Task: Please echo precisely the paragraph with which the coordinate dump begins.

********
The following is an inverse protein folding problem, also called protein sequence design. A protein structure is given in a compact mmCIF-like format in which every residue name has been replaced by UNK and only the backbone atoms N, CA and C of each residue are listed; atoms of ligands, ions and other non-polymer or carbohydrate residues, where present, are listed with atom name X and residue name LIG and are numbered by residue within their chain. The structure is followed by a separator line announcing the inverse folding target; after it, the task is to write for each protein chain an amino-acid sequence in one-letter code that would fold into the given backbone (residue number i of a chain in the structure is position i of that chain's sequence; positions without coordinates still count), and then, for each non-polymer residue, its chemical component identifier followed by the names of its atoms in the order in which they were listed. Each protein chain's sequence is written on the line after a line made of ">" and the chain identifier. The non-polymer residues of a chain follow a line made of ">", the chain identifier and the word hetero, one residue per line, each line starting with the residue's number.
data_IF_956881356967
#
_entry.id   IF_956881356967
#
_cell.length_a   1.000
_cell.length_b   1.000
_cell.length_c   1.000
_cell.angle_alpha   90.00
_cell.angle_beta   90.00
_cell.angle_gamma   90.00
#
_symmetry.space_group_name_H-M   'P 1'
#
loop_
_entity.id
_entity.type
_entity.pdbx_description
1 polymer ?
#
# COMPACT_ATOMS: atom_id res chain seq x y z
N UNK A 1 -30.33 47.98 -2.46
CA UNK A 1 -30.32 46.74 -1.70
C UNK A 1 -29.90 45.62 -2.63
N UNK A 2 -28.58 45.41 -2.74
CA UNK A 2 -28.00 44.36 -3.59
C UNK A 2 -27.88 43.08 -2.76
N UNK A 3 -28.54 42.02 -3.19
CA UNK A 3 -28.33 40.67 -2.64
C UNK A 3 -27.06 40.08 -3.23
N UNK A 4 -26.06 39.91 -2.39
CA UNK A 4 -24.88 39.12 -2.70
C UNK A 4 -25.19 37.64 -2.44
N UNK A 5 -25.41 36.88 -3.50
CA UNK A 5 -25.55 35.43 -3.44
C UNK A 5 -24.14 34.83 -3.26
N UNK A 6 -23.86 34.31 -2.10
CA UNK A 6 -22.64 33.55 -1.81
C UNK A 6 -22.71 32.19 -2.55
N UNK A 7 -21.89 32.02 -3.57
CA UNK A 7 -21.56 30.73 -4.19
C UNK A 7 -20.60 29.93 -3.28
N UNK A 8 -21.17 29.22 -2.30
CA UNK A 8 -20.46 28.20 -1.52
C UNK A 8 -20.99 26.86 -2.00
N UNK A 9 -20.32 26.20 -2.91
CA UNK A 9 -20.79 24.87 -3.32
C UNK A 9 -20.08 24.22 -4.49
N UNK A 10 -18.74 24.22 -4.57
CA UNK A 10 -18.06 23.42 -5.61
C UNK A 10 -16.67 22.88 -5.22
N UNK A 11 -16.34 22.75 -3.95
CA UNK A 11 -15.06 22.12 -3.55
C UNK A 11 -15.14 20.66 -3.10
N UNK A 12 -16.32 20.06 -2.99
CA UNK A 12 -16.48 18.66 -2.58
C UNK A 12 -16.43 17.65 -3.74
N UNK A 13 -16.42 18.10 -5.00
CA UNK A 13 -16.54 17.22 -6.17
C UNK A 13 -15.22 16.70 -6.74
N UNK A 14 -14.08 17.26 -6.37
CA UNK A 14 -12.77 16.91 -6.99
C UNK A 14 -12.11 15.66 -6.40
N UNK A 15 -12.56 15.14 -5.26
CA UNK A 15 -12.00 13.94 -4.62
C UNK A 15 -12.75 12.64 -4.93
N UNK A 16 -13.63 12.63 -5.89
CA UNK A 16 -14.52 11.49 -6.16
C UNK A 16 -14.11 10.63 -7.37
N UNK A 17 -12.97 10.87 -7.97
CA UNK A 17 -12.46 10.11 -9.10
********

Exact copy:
The following is an inverse protein folding problem, also called protein sequence design. A protein structure is given in a compact mmCIF-like format in which every residue name has been replaced by UNK and only the backbone atoms N, CA and C of each residue are listed; atoms of ligands, ions and other non-polymer or carbohydrate residues, where present, are listed with atom name X and residue name LIG and are numbered by residue within their chain. The structure is followed by a separator line announcing the inverse folding target; after it, the task is to write for each protein chain an amino-acid sequence in one-letter code that would fold into the given backbone (residue number i of a chain in the structure is position i of that chain's sequence; positions without coordinates still count), and then, for each non-polymer residue, its chemical component identifier followed by the names of its atoms in the order in which they were listed. Each protein chain's sequence is written on the line after a line made of ">" and the chain identifier. The non-polymer residues of a chain follow a line made of ">", the chain identifier and the word hetero, one residue per line, each line starting with the residue's number.